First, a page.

Check out the piece if you haven’t had a chance to already, it’s a good read. Carlisle makes some interesting points about the decreasing role of American players on MLS rosters and there’s no arguing with the numbers; minutes played by Americans were down to 56.12 percent from 69.97 percent just six years ago according to the article.
From the article:
“When MLS began play in 1996, one of the principal beneficiaries was the American player… U.S. players would have a chance to perform every week, improve from the resulting completion, and ultimately strengthen the national team.”
Carlisle goes on to quote current US Men’s National Team coach Jurgen Klinsmann who admits he is concerned about the issue and plans to bring it up with commissioner Don Garber.
Here’s the bottom line, however: foreign players make MLS better. It’s nothing against American players or the talent this country produces, it’s simply the nature of soccer. Look at the so-called best league in the world, the English Premier League. Currently, less than 40% of players in the EPL are English. And although there has been much discussion about how to solve this “problem” the reality remains: a strong domestic league doesn’t have to include an overwhelming contingent of the country’s players.
Don Garber echoes this sentiment in Carlisle’s article. “From our vantage point… we need to be doing…everything we can to get the best product on the field,” says the commissioner.
In terms of his vision for MLS, Garber is spot on. He has stated over and over the desire to be a considered a “top league” by 2022. That’s going to require signing the best players, regardless of what country they’re from.
The problem with this situation is the perceived identity crisis of MLS. Many fans and journalists are worried the league is straying from its roots as an opportunity for American players, but getting away from the original object is exactly what Garber is trying to do. He has a clear vision for molding MLS into an elite competition capable of attracting the best players and tapping into the vast TV and marketing opportunities a country the size of the US can offer. Fans of MLS should absolutely want this.
While an influx of foreigners will logically mean fewer opportunities for Americans, it shouldn’t mean the National Team pool is weakened at all. As Carlisle points out in his article, 17 of the 23 players on the 2010 World Cup roster played in MLS at some point in their careers. Players like Clint Dempsey, Michael Bradley, and Jozy Altidore got their start with MLS teams before moving abroad to seek a higher level of competition and a bigger payday. That caliber of player is going to break into the first team regardless of who’s in front of them. It doesn’t matter whether it’s an American or a Brazilian they have to beat out, the cream of the youth crop will rise and ultimately be better tested in a tougher league.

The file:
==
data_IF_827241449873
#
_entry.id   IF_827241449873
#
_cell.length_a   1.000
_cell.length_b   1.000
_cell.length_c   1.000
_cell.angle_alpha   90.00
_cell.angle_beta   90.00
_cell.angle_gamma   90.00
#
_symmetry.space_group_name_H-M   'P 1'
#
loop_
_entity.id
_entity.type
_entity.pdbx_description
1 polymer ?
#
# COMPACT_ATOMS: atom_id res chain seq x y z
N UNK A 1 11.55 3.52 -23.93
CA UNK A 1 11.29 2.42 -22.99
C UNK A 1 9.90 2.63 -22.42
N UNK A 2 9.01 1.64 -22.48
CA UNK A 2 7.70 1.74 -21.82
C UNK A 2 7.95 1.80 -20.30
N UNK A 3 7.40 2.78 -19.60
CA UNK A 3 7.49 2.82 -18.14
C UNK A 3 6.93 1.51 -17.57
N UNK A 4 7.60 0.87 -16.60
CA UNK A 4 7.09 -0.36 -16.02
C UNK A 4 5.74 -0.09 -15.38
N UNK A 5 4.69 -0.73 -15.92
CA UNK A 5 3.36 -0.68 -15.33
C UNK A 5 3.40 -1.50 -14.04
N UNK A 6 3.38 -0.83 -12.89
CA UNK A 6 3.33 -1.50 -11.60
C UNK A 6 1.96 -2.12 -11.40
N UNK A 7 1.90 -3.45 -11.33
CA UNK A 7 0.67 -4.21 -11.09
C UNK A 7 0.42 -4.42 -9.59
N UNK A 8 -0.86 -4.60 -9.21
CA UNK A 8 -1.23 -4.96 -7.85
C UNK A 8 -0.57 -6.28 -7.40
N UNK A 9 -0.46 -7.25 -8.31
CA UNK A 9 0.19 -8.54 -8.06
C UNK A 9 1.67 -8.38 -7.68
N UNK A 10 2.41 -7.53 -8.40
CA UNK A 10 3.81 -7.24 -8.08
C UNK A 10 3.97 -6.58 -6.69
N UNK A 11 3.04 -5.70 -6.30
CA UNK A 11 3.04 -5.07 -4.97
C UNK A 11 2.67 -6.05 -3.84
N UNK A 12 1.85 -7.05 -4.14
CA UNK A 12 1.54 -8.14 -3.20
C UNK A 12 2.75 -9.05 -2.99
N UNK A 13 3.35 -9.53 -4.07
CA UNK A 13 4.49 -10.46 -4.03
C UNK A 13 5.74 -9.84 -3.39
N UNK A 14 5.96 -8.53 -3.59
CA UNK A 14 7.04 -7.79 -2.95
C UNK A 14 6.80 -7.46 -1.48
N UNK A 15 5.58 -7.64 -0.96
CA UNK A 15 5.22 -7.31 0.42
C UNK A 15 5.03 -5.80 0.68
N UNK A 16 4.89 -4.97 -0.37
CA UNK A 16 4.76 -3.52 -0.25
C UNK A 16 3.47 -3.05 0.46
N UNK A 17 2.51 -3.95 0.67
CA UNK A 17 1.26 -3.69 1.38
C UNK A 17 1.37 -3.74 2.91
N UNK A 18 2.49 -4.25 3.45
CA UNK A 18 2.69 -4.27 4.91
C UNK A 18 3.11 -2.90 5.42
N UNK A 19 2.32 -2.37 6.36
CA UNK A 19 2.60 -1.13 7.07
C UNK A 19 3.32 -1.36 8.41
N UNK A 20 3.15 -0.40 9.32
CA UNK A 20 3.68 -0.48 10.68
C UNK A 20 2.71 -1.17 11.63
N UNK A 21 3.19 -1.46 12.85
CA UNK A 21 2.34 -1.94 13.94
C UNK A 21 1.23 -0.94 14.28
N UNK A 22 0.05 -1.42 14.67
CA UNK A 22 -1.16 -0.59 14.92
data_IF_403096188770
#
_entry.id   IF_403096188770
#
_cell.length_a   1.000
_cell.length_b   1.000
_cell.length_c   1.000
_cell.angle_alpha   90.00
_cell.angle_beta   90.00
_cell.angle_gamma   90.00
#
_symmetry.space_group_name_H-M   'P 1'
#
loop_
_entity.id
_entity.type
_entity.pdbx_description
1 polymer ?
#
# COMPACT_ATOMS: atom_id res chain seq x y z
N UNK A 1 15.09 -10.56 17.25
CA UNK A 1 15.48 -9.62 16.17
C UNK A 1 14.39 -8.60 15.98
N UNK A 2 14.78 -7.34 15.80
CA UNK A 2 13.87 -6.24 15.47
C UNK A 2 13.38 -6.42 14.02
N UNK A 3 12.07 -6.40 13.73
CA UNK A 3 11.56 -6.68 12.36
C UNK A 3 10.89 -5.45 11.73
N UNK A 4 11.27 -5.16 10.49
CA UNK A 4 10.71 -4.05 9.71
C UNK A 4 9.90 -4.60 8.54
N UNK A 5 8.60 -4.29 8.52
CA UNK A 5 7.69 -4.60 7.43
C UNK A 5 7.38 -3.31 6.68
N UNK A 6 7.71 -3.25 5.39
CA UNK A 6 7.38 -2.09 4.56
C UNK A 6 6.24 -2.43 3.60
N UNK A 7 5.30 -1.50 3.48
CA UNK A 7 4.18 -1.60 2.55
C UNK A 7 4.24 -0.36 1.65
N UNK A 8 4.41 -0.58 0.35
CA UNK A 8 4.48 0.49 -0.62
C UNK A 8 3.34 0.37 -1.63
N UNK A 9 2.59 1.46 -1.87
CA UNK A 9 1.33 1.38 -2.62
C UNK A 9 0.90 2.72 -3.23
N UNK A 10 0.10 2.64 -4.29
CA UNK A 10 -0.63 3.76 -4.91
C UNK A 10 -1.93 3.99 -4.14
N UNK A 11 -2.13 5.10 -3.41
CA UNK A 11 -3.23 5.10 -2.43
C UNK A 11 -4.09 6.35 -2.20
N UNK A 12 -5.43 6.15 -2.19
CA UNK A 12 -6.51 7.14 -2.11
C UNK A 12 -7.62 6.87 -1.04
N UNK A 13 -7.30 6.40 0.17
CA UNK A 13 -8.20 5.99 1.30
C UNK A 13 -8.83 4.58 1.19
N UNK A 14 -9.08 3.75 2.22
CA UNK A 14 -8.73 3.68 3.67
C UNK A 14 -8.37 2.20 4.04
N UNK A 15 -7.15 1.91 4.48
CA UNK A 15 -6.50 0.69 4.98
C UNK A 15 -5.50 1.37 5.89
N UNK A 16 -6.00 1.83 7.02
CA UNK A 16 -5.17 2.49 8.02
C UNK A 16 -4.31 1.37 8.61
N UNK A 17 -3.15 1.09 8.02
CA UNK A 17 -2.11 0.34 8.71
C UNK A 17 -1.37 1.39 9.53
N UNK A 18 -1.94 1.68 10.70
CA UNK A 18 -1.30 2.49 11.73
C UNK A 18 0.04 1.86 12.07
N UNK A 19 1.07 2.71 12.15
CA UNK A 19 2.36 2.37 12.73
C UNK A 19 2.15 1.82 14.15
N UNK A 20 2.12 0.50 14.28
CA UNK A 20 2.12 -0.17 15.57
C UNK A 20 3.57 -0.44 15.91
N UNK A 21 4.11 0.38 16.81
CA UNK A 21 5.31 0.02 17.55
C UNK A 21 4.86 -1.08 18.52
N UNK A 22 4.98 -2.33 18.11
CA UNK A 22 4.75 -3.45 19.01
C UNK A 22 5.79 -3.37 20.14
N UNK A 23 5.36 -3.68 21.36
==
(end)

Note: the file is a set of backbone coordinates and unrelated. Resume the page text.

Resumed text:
What MLS should be concerned about in its continuing quest to improve quality is retaining top American talent. The recent rumor about Chris Wondolowski seeking a bigger contract is a perfect example. Wondo has been the top scorer in MLS two years running and will top the charts again this season. According to ESPN’s Alexi Lalas, Wondo is now seeking a significant increase on his current deal and would ideally like to be paid “seven figures.”
Is Chris Wondolowski worth $1 million? Absolutely. He’s MLS’ leading scorer and the consensus MVP, and deserves a salary that’s among the highest in the league. Unfortunately paying him what he’s due isn’t possible for a small market team like San Jose. Shell out that kind of cash and other key players from this year’s squad (Steven Lenhart anyone?) will have to be moved because of budget constraints.
|Where would Clint Dempsey be without MLS?|
There’s another benefit of this idea. Youth development is a main topic of discussion in regard to MLS these days with everyone acknowledging a better system is needed to produce the best possible American players. Whereas some clubs like RSL, Vancouver, Toronto and Dallas have extensive youth programs and academies, others, like Seattle, have largely neglected the academy system. And even teams committed to their academy and signing homegrown players have yet to produce a true superstar or even consistent squad players. A DP rule that rewarded American players would encourage investing in the academy system. Coupled with the homegrown player rule (and the fact that homegrown player salaries don’t count against a team’s cap) having American DPs would allow a team to build a strong roster within the constraints of the salary cap by capitalizing on American talent.
Americans like the best. We have the top football, baseball, basketball and hockey leagues in the world. MLS and Don Garber are completely on point in trying to get the league to an elite level. Right now the best path is through foreign players, but with some tweaks there’s no doubt the path to top status could be paved with American talent.